Providing free drug coverage for inexpensive medications routinely prescribed to heart attack patients could improve patient quality and length of life, a study by researchers at St. Michael's Hospital in Toronto found.
Five routinely prescribed heart attack medications were analyzed in the single-center study—beta blockers, low-dose aspirin, ACE inhibitors, statins and clopidogrel.
According to researchers, cardiovascular mortality rates in Canada between 1980 and 2000 dropped by almost 50 percent. This decline, researchers believe, is linked to the effectiveness and economical costs associated with the aforementioned drugs.
"Many patients are not benefiting from effective prescribed medications because they simply don't fill their prescriptions," said Irfan Dhalla, MD, lead author of the study and physician at St. Michael's Hospital. "There is growing evidence that having to pay for medications out of pocket is a major reason."
According to researchers, the Canada Health Act only covers physician and hospital services. This has resulted in a large fraction of Canadians paying out of pocket for drug treatment. In 2005, according to statistics, 11 percent of Canadians had only “catastrophic” drug coverage, 4 percent had no coverage at all.
Dhalla and colleagues measured the costs and quality-adjusted life years (QALYs) of two alternatives: “status quo,” which evaluated Canadians without private drug coverage, not eligible for government-funded programs that pay out-of-pocket costs for drugs; and “full coverage” where the government pays the full-cost of the medications prescribed.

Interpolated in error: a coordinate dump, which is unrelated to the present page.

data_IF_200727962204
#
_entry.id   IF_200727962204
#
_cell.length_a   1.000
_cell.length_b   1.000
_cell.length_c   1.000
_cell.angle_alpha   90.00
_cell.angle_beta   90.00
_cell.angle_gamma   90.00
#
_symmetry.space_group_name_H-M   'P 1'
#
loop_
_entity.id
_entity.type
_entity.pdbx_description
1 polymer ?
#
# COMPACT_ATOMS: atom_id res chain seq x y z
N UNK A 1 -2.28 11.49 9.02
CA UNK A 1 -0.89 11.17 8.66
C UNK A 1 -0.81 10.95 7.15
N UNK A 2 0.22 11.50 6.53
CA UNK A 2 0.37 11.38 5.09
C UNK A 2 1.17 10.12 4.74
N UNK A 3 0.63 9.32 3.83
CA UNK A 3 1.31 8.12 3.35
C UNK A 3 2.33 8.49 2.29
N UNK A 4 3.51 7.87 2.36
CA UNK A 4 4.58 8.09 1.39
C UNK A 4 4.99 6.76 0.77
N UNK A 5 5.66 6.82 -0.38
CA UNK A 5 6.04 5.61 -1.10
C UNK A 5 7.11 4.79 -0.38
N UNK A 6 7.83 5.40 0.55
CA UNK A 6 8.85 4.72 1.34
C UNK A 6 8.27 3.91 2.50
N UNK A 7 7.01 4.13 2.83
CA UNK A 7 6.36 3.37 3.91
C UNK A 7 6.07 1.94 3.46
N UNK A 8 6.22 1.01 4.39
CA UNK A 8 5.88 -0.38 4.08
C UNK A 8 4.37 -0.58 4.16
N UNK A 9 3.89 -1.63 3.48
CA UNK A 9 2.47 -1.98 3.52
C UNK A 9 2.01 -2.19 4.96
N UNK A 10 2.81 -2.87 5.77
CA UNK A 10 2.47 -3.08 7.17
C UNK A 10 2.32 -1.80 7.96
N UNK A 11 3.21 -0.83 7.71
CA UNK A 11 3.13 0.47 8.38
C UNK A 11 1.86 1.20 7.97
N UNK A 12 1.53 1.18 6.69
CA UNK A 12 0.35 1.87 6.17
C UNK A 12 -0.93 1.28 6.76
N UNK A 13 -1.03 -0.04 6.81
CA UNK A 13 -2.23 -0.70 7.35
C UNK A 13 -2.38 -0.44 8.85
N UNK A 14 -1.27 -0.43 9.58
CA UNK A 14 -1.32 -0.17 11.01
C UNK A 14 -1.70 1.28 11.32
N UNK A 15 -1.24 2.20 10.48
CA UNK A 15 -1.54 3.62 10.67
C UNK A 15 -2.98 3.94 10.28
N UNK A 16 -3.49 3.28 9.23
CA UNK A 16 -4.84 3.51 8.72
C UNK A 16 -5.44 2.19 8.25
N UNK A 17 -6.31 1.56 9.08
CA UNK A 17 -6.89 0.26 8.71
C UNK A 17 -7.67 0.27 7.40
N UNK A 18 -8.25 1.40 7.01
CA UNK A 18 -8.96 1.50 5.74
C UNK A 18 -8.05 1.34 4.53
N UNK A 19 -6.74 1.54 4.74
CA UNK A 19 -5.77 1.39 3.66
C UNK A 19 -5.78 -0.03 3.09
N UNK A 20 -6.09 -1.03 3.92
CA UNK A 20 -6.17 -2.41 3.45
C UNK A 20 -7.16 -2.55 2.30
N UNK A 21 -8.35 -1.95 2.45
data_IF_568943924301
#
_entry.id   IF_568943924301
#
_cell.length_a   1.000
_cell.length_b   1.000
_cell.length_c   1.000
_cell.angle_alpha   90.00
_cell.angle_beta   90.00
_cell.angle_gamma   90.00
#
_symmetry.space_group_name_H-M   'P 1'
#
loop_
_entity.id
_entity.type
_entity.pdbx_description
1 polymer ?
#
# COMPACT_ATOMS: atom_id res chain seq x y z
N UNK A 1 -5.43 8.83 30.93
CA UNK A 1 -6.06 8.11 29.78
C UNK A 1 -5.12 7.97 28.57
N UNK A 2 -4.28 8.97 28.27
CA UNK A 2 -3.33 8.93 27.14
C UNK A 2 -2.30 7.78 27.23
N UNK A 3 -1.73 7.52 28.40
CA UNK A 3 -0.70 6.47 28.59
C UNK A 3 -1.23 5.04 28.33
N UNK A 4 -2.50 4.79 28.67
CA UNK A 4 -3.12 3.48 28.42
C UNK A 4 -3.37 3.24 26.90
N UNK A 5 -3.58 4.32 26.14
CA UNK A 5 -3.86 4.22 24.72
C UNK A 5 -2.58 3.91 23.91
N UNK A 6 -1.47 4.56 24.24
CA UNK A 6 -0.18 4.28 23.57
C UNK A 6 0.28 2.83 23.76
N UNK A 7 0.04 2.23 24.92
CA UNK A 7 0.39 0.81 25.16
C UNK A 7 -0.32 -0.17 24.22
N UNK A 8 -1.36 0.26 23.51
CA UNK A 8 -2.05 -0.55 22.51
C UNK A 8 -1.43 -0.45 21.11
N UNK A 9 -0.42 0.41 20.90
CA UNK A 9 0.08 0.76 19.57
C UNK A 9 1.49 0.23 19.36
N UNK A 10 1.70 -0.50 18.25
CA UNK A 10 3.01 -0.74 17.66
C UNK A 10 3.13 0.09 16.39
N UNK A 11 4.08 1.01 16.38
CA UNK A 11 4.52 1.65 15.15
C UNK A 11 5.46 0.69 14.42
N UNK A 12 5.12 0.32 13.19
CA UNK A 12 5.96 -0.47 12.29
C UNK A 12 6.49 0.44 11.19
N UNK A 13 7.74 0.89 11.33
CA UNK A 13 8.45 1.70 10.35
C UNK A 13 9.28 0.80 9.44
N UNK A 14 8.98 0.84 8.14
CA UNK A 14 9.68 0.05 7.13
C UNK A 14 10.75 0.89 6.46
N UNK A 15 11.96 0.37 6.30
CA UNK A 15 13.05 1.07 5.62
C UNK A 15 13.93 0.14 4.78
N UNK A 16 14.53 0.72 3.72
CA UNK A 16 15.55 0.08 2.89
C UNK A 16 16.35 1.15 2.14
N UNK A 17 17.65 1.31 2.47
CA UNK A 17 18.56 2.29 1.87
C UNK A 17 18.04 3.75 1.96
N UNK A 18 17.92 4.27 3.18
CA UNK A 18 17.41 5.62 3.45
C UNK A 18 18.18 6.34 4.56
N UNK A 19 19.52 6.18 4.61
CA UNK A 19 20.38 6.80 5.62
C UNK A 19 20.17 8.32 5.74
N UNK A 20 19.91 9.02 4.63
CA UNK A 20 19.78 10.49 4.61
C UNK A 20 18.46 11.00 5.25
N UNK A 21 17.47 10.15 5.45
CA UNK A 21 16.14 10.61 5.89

Results found that a full-coverage strategy for the five medications would cost on average $20,423 per patient and have an average survival of 7.02 QALYs, while the status quo strategy would have a lower average cost of $17,173 per patient, but also have a lower QALY value (6.13).
"Our model suggests that providing free medications to people after heart attack would result in one more year of life for each additional $3,663 spent by government. We used very conservative assumptions, and it is quite possible that a full coverage strategy would even be cost saving for governments over the long term," said Dhalla.
Although the study focused on heart attack medications because thats where evidence was strongest, researchers alleged that cost-effective and effective medications are widely available for other diseases and should also be considered for public funding.
Dhalla said, "Providing medications free of charge where they are likely to have the most value is one way policy makers can allocate limited public resources more efficiently."